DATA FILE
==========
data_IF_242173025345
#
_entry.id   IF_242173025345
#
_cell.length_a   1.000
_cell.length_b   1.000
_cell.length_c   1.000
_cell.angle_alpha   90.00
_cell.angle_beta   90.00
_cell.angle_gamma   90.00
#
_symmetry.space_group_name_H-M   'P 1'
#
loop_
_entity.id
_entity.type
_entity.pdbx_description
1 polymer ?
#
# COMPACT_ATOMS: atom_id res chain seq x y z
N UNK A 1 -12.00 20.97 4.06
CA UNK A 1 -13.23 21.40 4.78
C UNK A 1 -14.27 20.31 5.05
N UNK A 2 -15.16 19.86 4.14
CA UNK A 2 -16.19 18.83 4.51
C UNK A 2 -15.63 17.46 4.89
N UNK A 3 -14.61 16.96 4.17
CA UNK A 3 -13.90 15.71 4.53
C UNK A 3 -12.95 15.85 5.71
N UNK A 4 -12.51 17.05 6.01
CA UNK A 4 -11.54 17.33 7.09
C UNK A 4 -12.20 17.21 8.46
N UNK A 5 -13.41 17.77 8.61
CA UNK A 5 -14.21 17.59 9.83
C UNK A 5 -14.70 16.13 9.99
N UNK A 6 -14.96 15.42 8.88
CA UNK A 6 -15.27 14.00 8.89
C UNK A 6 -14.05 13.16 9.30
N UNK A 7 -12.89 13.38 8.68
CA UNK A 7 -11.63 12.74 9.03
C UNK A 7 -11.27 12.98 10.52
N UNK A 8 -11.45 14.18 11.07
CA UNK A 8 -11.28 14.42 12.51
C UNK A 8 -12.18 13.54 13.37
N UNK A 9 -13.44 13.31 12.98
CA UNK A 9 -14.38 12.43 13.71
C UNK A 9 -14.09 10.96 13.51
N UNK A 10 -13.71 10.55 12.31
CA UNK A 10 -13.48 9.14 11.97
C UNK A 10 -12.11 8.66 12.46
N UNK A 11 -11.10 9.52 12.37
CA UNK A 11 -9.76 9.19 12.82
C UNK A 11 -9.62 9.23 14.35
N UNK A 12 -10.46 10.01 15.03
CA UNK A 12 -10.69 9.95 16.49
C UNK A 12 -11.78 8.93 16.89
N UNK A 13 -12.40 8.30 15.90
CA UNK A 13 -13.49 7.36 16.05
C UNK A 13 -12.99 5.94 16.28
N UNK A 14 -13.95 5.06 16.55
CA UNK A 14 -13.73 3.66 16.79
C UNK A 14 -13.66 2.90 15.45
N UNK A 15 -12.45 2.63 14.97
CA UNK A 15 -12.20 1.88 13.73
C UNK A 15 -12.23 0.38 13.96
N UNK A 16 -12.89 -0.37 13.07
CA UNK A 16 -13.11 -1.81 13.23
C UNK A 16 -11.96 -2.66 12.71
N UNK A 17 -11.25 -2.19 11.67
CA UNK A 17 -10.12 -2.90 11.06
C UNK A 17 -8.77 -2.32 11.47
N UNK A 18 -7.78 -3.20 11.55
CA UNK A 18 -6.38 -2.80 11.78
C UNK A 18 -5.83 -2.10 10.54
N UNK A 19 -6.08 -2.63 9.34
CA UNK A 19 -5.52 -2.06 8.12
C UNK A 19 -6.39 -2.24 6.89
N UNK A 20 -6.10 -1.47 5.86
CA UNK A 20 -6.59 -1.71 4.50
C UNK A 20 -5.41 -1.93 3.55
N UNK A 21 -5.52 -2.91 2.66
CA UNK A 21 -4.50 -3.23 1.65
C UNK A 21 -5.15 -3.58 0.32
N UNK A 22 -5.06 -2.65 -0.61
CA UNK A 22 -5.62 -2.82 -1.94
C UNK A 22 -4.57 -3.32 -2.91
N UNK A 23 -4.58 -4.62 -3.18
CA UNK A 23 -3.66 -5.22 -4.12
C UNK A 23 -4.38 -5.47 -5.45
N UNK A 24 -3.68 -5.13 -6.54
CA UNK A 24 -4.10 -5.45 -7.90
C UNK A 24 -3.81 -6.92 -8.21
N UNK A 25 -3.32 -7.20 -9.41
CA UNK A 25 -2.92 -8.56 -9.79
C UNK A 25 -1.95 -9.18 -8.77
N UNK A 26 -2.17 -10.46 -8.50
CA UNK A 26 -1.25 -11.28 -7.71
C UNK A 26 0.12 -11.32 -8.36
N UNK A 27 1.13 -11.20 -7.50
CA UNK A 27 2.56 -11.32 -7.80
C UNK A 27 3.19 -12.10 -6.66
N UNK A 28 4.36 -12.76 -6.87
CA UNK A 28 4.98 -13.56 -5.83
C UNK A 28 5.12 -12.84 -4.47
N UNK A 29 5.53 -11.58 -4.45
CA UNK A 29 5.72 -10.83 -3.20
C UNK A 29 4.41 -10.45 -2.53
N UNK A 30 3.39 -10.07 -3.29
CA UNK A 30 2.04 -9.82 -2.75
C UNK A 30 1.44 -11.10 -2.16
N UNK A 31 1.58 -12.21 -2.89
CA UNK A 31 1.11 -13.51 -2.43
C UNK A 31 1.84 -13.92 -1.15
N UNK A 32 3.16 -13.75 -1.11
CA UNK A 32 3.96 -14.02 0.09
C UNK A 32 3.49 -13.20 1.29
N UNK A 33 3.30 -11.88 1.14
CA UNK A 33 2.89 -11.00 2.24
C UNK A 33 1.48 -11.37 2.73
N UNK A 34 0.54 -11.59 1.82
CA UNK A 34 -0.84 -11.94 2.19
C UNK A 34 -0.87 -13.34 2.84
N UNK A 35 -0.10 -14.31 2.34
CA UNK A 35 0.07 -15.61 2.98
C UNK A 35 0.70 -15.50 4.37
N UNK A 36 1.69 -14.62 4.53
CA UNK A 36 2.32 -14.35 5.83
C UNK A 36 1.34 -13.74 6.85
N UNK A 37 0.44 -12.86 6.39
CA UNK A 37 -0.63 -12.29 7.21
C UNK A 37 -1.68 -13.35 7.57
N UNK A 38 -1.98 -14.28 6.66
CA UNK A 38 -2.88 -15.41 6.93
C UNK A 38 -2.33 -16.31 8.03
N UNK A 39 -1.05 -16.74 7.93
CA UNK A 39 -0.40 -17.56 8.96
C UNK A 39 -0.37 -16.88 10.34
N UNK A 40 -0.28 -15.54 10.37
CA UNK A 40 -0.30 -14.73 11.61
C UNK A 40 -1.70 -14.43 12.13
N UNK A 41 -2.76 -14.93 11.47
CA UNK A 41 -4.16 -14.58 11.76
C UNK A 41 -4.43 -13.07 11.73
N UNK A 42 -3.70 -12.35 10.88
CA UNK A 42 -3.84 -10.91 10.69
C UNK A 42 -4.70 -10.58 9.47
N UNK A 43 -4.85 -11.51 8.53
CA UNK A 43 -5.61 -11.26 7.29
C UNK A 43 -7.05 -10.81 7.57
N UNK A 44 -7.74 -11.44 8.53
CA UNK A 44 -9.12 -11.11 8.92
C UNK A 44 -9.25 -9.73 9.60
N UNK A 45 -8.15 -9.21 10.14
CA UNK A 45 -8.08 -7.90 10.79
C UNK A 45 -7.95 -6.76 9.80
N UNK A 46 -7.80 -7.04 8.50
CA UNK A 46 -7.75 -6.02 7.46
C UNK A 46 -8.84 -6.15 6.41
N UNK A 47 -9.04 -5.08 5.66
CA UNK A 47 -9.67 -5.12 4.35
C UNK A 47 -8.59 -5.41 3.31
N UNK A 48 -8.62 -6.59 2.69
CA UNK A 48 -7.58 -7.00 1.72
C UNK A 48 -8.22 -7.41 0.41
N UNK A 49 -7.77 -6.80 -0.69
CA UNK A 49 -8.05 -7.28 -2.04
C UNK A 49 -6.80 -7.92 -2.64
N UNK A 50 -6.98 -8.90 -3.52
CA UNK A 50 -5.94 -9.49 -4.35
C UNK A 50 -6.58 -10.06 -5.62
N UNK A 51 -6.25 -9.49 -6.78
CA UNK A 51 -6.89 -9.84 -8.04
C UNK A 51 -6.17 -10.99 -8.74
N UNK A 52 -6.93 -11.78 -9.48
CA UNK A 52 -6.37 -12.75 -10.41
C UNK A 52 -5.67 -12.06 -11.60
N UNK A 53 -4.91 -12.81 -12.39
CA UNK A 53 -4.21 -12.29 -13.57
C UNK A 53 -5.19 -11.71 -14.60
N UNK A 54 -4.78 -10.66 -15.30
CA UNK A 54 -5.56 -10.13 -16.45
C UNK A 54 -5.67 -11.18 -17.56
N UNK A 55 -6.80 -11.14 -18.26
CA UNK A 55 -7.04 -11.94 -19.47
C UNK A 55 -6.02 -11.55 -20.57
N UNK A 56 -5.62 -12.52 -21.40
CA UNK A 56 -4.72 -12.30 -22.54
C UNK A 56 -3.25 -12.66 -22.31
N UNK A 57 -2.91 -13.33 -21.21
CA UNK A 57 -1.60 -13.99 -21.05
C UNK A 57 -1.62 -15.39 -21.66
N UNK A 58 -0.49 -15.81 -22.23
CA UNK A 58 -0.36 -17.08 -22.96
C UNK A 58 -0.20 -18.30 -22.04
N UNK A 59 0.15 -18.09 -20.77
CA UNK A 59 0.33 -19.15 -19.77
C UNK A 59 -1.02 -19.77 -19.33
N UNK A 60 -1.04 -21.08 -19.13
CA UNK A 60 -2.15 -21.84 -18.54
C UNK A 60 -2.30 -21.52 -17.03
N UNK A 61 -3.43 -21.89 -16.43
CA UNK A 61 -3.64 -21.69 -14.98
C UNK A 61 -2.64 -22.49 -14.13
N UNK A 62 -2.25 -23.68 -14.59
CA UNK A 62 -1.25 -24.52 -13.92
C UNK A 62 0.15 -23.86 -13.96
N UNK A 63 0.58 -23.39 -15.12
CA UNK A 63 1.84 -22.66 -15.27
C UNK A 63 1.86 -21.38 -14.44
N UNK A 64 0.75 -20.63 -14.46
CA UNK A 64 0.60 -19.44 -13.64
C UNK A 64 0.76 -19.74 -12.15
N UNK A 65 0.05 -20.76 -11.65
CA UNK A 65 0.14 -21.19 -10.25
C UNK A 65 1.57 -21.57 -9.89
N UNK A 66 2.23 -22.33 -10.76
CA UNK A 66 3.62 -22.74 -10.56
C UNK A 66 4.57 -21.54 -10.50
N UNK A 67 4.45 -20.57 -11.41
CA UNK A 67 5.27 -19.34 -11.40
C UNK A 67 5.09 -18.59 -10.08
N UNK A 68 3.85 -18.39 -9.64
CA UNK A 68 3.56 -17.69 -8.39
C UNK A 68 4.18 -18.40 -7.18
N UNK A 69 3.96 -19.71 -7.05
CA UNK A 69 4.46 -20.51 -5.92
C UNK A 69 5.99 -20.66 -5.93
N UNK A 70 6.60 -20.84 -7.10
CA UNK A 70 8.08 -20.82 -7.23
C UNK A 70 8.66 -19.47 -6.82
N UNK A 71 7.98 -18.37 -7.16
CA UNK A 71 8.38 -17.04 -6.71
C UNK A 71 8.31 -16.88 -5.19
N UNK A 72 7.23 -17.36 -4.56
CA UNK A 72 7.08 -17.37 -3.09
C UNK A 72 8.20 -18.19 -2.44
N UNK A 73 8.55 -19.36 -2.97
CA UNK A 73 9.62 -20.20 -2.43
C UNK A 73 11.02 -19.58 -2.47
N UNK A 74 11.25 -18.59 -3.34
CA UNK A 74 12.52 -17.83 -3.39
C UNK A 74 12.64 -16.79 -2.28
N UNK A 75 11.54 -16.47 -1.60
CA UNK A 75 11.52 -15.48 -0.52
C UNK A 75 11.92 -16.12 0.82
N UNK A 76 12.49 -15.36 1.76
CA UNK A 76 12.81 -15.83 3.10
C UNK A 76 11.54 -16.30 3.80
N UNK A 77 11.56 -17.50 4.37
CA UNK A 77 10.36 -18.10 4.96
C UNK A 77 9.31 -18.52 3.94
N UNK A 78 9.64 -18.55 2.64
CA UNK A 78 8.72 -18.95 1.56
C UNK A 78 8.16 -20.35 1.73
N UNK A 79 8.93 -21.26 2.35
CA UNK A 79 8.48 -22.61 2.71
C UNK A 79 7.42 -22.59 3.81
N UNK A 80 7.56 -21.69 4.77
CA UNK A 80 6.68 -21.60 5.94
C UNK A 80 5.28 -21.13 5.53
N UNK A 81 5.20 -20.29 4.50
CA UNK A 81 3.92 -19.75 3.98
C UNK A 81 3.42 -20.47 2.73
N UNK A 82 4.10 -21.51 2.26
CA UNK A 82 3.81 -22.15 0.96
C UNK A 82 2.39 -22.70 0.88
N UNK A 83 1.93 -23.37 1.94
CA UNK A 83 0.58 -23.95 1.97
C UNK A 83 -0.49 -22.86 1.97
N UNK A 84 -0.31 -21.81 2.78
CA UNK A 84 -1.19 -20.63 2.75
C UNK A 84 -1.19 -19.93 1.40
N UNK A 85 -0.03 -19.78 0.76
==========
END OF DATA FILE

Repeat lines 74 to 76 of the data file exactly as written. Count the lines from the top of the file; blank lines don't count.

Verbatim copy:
C UNK A 18 -5.83 -2.10 10.54
N UNK A 19 -6.08 -2.63 9.34
CA UNK A 19 -5.52 -2.06 8.12